FDA Approves Pig Genomic Alteration for Food, Medicine Use

The U.S. Food and Drug Administration approved a genomic alteration in pigs that could reduce potential allergic reactions when porcine materials are used for medical purposes in humans, the agency said Monday in a statement.

FDA said the intentional genomic alteration, or IGA, was the first of its kind and allows for pigs raised with it to be consumed as food and for therapeutic uses.

The alteration “is intended to eliminate alpha-gal sugar on the surface of the pigs’ cells,” the FDA said. Those with Alpha-gal syndrome (AGS) can have mild to severe allergic reactions to it in red meat such as pork, beef or lamb.

Potential uses from so-called GalSafe pigs include the blood-thinning drug heparin and in xenotransplants of tissue that may otherwise be rejected due to presence of the alpha-gal sugar, FDA said.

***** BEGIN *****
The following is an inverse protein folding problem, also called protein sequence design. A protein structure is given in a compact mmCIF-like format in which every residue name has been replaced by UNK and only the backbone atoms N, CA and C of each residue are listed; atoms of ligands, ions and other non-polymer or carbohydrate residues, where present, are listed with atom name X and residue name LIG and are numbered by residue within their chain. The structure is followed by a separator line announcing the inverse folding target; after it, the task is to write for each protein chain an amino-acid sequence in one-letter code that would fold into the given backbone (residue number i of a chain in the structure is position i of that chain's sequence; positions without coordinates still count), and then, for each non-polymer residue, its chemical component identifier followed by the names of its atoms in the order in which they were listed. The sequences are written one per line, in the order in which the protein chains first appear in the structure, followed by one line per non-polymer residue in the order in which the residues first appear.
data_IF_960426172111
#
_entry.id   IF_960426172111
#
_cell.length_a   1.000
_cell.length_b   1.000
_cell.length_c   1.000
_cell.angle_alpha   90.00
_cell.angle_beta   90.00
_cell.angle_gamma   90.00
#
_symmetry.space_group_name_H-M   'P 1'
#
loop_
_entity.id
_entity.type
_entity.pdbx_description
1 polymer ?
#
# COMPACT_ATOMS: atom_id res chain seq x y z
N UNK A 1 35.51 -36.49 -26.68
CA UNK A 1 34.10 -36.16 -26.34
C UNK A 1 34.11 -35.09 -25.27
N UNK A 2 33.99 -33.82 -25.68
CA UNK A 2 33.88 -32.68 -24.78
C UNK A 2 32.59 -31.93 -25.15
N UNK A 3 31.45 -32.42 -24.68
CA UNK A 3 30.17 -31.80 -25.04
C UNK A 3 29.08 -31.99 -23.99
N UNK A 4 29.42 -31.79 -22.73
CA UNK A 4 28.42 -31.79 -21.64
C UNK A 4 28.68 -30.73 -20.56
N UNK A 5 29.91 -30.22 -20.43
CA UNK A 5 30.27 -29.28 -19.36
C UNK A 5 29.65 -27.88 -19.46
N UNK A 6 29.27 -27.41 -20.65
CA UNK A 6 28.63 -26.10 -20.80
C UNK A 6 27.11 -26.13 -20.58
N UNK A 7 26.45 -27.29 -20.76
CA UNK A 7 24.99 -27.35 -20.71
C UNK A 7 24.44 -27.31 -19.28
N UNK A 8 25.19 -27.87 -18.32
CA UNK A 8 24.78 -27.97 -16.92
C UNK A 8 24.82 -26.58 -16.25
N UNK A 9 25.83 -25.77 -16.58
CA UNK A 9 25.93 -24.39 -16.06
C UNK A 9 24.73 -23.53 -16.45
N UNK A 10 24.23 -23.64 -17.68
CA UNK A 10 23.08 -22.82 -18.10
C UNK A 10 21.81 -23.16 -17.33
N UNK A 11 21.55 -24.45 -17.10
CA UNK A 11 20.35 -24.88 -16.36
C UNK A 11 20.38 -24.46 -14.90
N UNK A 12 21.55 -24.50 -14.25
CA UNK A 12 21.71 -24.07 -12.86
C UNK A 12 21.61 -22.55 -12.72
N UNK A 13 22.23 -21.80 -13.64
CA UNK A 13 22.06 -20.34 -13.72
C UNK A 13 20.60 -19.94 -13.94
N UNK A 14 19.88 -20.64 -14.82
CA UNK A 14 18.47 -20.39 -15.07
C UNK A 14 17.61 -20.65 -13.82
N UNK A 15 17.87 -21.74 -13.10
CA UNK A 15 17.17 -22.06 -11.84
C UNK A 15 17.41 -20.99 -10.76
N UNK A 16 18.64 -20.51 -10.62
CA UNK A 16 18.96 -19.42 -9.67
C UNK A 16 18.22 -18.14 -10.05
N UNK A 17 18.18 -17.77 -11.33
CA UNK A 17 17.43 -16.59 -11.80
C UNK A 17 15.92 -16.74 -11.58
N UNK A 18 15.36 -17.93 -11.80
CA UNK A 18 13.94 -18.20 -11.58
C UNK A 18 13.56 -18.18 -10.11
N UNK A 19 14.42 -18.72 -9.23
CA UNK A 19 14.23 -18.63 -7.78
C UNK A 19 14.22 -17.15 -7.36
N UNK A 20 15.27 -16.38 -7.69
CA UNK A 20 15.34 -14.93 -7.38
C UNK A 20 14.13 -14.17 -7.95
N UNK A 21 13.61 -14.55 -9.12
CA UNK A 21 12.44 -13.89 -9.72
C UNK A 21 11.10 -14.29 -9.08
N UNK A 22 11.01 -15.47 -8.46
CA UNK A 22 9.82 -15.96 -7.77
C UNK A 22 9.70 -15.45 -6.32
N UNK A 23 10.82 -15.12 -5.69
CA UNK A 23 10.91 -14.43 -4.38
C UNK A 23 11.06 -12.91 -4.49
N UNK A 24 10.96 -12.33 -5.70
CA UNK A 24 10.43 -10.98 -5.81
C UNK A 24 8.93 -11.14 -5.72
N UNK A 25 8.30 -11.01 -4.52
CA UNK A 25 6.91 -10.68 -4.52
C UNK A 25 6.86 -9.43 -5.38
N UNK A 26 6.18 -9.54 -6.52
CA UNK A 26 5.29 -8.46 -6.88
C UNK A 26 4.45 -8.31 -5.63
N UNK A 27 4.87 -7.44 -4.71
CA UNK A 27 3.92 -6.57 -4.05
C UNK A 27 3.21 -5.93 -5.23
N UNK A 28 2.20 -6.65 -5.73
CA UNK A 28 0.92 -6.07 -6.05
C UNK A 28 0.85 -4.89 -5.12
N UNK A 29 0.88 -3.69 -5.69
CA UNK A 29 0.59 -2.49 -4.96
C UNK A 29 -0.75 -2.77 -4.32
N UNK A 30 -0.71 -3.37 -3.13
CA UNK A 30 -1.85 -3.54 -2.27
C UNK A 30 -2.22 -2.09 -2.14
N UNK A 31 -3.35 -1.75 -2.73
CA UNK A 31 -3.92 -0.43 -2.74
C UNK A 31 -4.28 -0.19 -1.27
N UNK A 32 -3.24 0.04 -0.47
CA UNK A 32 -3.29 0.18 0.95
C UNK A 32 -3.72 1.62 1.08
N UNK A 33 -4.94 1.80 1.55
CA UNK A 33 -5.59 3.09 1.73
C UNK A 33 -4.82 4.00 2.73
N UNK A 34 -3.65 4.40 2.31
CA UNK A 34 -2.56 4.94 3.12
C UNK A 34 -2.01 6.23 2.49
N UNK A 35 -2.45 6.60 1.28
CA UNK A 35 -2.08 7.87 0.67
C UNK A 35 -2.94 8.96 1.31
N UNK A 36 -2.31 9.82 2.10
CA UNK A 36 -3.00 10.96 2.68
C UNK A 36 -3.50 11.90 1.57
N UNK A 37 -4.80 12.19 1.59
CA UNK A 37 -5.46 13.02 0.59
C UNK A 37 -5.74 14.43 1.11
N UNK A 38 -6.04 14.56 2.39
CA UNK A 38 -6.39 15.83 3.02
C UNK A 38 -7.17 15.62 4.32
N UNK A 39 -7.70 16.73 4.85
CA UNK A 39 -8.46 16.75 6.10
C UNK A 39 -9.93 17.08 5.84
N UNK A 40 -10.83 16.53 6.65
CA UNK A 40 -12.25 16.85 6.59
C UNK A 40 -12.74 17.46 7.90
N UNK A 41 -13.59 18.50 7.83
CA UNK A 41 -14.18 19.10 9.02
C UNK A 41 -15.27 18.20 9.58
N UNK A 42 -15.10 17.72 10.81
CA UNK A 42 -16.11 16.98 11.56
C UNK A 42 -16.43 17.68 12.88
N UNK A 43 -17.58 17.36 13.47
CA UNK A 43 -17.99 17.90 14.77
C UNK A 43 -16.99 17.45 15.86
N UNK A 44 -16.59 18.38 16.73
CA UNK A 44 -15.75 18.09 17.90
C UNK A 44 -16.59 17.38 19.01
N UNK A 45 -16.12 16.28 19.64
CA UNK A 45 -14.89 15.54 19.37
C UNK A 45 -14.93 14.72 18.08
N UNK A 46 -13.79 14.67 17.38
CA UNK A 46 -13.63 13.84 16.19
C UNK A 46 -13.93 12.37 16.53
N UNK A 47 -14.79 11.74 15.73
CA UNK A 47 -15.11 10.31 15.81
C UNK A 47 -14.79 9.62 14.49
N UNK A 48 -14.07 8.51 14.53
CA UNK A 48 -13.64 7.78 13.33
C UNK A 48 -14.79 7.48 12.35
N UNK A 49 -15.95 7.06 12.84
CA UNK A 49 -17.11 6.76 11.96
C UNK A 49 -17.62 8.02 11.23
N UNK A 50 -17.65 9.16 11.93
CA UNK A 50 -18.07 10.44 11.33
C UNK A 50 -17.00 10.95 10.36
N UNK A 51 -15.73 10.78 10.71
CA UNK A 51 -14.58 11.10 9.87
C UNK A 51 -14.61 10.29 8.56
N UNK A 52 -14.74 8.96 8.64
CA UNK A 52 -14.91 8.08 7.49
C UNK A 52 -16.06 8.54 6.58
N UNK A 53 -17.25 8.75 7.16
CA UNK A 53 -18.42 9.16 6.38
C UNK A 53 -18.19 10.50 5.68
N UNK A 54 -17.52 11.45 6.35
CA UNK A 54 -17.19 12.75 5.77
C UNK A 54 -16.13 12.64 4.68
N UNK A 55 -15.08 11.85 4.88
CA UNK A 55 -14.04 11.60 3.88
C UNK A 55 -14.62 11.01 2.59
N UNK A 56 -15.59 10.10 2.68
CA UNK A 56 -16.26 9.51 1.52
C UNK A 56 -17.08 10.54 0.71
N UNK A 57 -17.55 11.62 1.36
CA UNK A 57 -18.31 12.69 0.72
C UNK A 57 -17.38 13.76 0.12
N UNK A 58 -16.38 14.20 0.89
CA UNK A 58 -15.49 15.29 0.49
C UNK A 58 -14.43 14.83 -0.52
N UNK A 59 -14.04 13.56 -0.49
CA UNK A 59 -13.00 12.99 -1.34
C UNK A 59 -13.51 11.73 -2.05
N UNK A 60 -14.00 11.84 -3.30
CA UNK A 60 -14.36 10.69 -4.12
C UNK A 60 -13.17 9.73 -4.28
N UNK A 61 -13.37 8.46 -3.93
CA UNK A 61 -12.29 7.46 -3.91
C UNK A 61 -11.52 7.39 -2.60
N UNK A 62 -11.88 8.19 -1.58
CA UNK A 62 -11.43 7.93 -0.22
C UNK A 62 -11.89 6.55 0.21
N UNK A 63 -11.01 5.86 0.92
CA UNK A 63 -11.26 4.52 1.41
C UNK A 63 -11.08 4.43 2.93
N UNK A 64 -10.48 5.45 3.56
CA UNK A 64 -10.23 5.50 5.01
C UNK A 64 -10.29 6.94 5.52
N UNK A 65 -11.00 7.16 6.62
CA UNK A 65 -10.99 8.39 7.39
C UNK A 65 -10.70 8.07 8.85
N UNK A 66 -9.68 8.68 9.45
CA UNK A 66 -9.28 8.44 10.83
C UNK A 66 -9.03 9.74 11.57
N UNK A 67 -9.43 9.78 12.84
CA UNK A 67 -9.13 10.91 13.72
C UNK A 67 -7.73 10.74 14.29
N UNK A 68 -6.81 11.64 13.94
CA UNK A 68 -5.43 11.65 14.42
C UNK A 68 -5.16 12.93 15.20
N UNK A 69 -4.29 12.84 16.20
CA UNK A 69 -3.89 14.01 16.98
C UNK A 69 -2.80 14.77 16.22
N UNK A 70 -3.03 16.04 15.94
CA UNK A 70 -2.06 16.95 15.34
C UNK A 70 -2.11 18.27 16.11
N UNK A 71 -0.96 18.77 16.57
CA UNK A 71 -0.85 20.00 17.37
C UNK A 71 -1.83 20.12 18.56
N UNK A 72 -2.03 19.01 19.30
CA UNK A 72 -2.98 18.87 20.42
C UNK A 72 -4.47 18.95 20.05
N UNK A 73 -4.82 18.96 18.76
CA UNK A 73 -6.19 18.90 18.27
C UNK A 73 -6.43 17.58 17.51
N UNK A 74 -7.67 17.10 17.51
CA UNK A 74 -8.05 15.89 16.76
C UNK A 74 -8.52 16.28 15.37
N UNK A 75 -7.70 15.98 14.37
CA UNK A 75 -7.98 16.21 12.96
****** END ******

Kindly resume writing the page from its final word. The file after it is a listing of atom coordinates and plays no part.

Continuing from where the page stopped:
“As part of our public health mission, the FDA strongly supports advancing innovative animal biotechnology products that are safe for animals, safe for people, and achieve their intended results,” FDA Commissioner Stephen Hahn said in the statement.

Boston-based XenoTherapeutics Corp. is the first to use gal-safe pig skin in the first phase of a clinical trail with humans, according to a company statement.

The People for the Ethical Treatment of Animals (PETA) said in a statement that pigs should not be used for experimentation.

“The genetic manipulation of pigs to serve as interspecies spare-parts bins and more palatable dinner entrées for humans is the apex of arrogance and cruelty,” said Kathy Guillermo, PETA senior vice president.

©2020 Bloomberg L.P.

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